An entire generation of women is wounded yet unable to find the source of the bleeding. There is, indeed, an “unconscious despair” behind their “games and amusements.” They “hook up,” feel awful and have no idea why. It’s hard to heal when you don’t know you’ve been damaged. And the despair and shame that these women who hook up feel is real. Contemporary sexual culture is toxic for young women, and until women stand up and acknowledge that fact, despair, sadness and regret are going to be the underlying chord structure of their very lives.
A stereotyped but unconscious despair is concealed even under what are called the games and amusements of mankind. There is no play in them, for this comes after work. But it is a characteristic of wisdom not to do desperate things. ∼ Henry David Thoreau, Walden
A few weeks ago, a young woman at Stanford University was raped by a virtual stranger, and her rapist received a ridiculously light sentence. The story grabbed headlines everywhere, and caused a firestorm on social media. This “dumpster rape” is being blared about everywhere in the public square while a far more insidious and dangerous threat to women rages on directly under our noses, unacknowledged. This threat is systematically destroying an entire generation of our daughters, sisters, aunts, future mothers, and friends.
The young woman who was raped behind the dumpster has an advantage over most young women today: she knows she was raped. She is angry, and rightly so. She realizes that she has been violated, and she can try to find a way to heal. The young women I encounter every day on the campus of the university where I teach are worse off than this victim, because they do not know what has gone wrong in their lives. Nonetheless, something has gone terribly wrong, and on some level, they know it.
In thirty years of teaching, I have come to know thousands of women between the ages of eighteen and twenty-six. These women are hurting. Badly. Consider these examples from “the front lines”: a young woman says to me with all earnestness, “This weekend I went to my first college party, and I hit it off with a guy so we went into the back bedroom where the coats were and started kissing, but then he reached down, moved my panties aside and penetrated me, so I guess I’m not a virgin anymore.” Another young woman came to me in tears because her doctor told her that since she has genital warts, she may have trouble conceiving children in the future. She had always assumed she would get married and have a family someday. “And the worst part is,” she wailed, “I’m not even promiscuous. I’ve only had sex with six guys.” This young woman was nineteen when she said this to me.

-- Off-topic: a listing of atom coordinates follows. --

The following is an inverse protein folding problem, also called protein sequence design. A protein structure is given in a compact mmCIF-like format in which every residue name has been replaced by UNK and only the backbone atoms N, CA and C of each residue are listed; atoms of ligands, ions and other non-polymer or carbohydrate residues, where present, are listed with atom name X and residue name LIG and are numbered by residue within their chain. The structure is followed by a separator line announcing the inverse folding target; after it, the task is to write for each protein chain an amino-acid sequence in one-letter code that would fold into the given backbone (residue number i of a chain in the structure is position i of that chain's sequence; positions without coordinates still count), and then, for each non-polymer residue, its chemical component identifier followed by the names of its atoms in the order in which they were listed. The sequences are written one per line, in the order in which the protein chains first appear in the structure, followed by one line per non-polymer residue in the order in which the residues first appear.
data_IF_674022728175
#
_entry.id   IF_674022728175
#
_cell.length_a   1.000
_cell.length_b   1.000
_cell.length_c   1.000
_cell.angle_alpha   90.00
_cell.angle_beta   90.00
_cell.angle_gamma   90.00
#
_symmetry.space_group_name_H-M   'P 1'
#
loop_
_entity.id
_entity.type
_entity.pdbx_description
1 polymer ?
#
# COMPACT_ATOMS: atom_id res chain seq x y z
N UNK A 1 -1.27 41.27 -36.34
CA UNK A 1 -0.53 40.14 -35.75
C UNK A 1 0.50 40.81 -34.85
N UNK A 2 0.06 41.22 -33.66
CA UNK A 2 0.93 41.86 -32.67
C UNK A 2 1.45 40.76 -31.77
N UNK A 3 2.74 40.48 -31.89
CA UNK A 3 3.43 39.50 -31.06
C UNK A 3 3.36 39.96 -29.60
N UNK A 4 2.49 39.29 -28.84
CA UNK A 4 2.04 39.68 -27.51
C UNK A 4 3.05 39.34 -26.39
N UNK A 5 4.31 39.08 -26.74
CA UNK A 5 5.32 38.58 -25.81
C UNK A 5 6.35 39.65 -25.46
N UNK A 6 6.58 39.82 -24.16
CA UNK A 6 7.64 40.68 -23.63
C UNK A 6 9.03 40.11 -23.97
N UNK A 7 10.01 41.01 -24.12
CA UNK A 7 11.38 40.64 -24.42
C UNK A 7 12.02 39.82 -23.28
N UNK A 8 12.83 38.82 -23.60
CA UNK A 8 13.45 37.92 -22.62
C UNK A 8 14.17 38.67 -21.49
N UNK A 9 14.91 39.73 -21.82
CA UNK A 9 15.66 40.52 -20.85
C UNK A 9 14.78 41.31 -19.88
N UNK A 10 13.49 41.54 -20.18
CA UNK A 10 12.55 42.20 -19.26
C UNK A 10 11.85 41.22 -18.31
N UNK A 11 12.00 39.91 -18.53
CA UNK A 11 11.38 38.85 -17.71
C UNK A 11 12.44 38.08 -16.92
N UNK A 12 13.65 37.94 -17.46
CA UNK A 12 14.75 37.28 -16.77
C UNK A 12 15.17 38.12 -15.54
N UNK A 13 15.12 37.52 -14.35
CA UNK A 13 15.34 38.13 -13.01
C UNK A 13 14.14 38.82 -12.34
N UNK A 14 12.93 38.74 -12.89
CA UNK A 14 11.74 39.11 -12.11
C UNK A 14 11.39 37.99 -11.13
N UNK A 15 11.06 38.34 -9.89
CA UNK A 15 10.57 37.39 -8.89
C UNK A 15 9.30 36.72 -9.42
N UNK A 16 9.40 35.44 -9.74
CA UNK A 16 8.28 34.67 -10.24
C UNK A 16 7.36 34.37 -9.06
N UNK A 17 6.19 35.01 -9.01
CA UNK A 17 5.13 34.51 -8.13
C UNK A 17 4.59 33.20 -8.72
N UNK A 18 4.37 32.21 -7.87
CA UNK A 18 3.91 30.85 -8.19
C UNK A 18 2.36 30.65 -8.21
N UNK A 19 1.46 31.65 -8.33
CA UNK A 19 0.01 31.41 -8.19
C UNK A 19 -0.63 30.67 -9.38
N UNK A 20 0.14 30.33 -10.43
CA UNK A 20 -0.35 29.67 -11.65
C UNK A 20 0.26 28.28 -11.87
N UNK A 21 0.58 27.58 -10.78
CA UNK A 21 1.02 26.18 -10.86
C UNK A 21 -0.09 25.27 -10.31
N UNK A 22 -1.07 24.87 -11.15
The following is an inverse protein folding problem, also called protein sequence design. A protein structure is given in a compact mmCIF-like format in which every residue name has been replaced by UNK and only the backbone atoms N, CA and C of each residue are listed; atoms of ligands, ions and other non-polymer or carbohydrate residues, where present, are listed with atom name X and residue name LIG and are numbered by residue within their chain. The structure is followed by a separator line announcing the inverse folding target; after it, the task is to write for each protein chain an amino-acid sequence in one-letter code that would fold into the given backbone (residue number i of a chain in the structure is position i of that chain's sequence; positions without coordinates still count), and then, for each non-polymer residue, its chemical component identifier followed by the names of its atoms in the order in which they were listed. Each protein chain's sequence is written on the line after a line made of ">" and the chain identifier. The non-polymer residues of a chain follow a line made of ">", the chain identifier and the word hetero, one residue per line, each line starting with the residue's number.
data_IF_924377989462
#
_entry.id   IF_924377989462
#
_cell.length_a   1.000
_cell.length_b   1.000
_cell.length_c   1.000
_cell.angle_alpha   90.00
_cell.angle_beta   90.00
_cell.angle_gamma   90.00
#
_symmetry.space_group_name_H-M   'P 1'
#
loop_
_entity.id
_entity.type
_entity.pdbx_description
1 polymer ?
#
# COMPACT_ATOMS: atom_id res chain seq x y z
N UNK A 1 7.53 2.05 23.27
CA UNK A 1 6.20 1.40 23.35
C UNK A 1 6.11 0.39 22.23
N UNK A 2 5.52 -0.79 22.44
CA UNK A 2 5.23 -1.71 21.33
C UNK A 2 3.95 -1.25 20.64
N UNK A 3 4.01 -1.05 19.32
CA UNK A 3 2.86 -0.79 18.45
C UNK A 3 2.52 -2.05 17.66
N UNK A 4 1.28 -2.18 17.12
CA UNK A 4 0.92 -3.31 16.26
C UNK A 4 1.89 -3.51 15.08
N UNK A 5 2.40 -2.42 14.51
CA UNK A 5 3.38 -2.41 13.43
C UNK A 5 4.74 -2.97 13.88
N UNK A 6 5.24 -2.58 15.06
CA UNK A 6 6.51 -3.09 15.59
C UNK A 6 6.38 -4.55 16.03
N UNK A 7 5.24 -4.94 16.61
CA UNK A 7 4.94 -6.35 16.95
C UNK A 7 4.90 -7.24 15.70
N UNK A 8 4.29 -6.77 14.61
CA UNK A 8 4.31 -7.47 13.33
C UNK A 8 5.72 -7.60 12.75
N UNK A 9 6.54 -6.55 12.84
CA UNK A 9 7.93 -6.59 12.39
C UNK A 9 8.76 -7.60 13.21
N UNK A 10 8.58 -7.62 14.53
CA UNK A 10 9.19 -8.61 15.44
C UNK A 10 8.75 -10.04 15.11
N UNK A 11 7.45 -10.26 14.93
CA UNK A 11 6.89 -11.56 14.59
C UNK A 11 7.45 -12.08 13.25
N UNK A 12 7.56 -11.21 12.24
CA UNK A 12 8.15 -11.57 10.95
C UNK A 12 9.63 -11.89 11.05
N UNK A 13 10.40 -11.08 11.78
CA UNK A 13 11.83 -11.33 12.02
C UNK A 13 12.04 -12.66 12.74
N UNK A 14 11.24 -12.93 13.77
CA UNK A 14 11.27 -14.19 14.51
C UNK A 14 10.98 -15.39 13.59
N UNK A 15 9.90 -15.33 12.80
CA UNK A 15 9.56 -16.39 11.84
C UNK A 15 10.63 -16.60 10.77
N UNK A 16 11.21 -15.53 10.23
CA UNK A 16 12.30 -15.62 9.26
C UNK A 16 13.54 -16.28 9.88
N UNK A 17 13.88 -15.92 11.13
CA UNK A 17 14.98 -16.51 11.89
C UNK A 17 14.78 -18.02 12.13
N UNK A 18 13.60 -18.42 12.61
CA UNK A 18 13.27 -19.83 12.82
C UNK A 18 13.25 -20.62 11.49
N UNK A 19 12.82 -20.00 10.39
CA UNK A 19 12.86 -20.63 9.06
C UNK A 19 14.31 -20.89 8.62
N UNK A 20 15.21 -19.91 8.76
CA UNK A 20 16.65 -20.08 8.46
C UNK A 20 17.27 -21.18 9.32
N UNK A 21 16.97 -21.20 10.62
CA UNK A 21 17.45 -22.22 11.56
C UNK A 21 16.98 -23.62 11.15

Once, in a writing assignment about Socrates and the Allegory of the Cave, a student wrote that she decided to make better choices after she woke up one morning in a trailer, covered with scratches, naked, next to a man she didn’t remember meeting. At least she knew there was a problem. All too often, these women come to me in a state of bewilderment. Women have never been more “sexually liberated” than these women are, or so they are told. No more are they shackled by ridiculous bonds like commandments, moral rules, words like “chastity.” They shout: “We’re free!” Yet they whisper: “Why are we so miserable?”
It is no coincidence that the top two prescribed drugs at our state university’s health center are anti-depressants and the birth-control pill. Our young women are showing up to a very different version of “college life” than that of the previous generation. One woman, while in her freshman year, went to her health center because she feared she had bronchitis. In perusing her “health history,” the physician said, “I see here that you are a virgin.” “Um, yes,” she responded, wondering what that fact might have to do with her persistent cough. “Would you like to be referred for counseling about that?” This student came to me to ask if I thought she should, in fact, consider her virginity—at the age of eighteen—a psychological issue. (I said no.)
In a seminar I teach every other year, we discuss the ways that addiction reveals certain truths about embodiment. One of the books we discuss is Caroline Knapp’s Drinking: A Love Story. The students adore this book, and we have fascinating conversations in class. The chapter that generates by far the most passion, however, is the chapter on drinking and sex. Knapp speaks honestly about the key role that alcohol played in her decisions to have sex, sex that she regretted and that made her feel terrible. My students resonate deeply with Knapp’s experiences, and I continue to be struck by how unfree these students feel. Once the culture embraced non-marital sex and made it the norm, women who do not want to have casual sex often feel like outcasts, like weirdos. College is the last place where one wants to feel like an utter misfit; couple that with the fact that first year students are away from home for the first time—lonely, vulnerable, insecure—and you have the recipe for meaningless sexual encounters followed by anxiety and depression.